REGULATION. (a) Any corporation which fails to pay the tax when due and payable is liable to a penalty of $1,000. If it willfully refuses to pay or willfully attempts to evade the tax, it is also liable to a fine of $10,000 and costs and to a 100 per cent penalty to be added to the tax. See also article 91. (b) Any officer or employee of a corporation who in the course of his duty fails to pay the tax when due and payable is liable to a penalty of $1,000. If he willfully refuses to pay or willfully attempts to evade the tax, he is also liable to a fine of $10,000 and costs and to imprisonment for a year, and to a penalty of the amount of the tax unpaid or evaded. (Reg. 50, Art. 121.)
Failure to make return and for false return.
REGULATION. (a) Any corporation which fails to make a return at the required time is liable to a penalty of $1,000. If it willfully refuses to make a return it is also liable to a fine of $10,000 and costs. (b) Any officer or employee of a corporation who in the course of his duty fails to make a return at the required time is liable to a penalty of $1,000. If he willfully refuses to make a return he is also liable to a fine of $10,000 and costs and to imprisonment for a year. (c) Section 3176 of the Revised Statutes, as amended by section 1317 of the Revenue Act of 1918, also provides:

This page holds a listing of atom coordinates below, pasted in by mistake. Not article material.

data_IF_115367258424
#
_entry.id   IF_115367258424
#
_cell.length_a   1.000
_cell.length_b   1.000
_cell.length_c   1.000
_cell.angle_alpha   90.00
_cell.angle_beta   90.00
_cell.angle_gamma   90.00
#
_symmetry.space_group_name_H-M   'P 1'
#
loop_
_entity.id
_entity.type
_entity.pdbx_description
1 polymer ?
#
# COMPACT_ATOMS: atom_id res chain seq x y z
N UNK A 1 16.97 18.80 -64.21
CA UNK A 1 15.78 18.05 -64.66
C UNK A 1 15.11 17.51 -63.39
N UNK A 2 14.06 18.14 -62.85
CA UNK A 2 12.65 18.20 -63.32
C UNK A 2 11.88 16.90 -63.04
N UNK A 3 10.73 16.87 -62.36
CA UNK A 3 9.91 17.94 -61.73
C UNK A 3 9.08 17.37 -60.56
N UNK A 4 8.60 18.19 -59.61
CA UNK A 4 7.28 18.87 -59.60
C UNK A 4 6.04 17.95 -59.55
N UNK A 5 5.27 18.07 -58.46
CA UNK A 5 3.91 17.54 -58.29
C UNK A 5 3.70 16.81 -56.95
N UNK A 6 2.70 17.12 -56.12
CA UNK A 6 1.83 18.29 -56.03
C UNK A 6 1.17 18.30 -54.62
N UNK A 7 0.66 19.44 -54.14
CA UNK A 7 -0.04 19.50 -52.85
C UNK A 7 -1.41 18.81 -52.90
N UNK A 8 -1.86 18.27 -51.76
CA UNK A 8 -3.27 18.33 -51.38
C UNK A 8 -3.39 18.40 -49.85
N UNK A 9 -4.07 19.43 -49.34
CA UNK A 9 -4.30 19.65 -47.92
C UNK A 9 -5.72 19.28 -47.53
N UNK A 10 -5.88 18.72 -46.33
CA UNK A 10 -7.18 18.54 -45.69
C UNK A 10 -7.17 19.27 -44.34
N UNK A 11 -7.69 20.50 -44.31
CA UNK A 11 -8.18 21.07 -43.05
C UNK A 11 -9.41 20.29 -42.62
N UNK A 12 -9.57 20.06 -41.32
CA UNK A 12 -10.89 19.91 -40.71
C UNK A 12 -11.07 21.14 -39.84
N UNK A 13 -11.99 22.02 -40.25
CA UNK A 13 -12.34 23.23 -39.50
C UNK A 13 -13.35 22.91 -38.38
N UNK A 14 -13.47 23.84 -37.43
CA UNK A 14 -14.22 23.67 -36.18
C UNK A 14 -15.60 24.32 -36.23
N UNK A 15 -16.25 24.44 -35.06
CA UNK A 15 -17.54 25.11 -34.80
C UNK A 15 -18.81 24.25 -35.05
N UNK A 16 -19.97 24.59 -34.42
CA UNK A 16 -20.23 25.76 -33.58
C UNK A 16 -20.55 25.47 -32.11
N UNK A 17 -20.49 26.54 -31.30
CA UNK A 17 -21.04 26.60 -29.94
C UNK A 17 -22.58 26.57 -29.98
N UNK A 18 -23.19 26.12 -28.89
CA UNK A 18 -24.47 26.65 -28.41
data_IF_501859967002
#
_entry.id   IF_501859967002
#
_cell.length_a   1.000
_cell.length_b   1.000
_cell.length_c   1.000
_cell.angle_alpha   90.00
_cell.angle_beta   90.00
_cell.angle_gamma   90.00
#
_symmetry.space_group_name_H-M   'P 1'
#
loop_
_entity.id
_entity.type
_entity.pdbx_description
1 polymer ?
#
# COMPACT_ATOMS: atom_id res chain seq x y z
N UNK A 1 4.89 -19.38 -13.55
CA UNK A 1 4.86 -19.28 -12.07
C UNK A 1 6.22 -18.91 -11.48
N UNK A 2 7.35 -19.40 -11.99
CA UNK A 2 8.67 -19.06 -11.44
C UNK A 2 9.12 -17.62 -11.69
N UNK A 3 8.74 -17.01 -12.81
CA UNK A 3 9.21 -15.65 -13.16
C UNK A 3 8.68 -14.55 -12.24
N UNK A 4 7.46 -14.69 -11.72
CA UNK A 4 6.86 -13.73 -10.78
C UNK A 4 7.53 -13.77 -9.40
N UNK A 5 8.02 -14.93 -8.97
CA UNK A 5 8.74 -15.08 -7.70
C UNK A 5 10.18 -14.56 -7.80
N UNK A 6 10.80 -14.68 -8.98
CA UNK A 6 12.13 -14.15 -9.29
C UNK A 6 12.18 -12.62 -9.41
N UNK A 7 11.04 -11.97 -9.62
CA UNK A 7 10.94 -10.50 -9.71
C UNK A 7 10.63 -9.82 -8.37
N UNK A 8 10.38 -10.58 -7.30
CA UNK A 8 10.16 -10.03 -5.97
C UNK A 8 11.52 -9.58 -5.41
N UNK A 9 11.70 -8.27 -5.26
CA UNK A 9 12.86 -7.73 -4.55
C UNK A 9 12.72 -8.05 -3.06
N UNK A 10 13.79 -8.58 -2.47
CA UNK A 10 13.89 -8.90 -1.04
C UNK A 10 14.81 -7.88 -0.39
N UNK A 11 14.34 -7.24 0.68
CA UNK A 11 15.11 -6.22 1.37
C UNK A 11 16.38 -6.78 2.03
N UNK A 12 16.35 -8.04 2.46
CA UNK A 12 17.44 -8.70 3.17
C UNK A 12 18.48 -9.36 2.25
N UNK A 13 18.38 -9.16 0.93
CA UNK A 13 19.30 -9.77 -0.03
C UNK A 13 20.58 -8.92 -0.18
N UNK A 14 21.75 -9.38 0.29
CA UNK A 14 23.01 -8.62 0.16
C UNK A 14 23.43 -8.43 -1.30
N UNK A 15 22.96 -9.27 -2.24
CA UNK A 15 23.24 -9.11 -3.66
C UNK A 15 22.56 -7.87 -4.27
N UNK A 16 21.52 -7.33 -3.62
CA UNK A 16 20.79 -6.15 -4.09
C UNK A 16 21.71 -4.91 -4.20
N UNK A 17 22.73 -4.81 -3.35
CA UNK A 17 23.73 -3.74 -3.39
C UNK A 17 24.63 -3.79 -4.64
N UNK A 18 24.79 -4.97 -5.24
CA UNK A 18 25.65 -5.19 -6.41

“In case of any failure to make and file a return or list within the time prescribed by law, or prescribed by the Commissioner of Internal Revenue or the collector in pursuance of law, the Commissioner of Internal Revenue shall add to the tax 25 per centum of its amount, except that when a return is filed after such time and it is shown that the failure to file it was due to a reasonable cause and not to willful neglect, no such addition shall be made to the tax. In case a false or fraudulent return or list is willfully made, the Commissioner of Internal Revenue shall add to the tax 50 per centum of its amount."